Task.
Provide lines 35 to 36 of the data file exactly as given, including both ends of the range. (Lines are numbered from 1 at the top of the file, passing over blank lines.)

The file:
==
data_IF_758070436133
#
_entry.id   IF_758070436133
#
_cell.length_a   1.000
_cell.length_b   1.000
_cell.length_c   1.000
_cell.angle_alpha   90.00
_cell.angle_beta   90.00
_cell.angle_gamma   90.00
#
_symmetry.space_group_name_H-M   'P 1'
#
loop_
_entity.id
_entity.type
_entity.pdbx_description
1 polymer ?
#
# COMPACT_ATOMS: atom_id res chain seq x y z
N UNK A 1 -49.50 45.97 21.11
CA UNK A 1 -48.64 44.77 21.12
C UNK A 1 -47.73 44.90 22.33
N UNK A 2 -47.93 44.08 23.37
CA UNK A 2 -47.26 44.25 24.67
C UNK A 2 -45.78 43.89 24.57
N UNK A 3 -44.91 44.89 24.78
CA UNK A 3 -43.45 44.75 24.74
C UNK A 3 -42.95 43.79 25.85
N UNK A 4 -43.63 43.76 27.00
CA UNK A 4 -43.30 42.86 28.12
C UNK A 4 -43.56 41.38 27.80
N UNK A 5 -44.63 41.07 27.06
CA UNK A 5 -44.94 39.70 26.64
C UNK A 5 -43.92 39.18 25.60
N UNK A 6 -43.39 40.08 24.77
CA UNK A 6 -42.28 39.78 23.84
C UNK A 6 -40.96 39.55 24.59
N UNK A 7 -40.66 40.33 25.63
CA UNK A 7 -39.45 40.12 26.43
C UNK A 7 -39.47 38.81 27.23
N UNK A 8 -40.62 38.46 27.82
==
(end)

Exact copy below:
C UNK A 5 -43.92 39.18 25.60
N UNK A 6 -43.39 40.08 24.77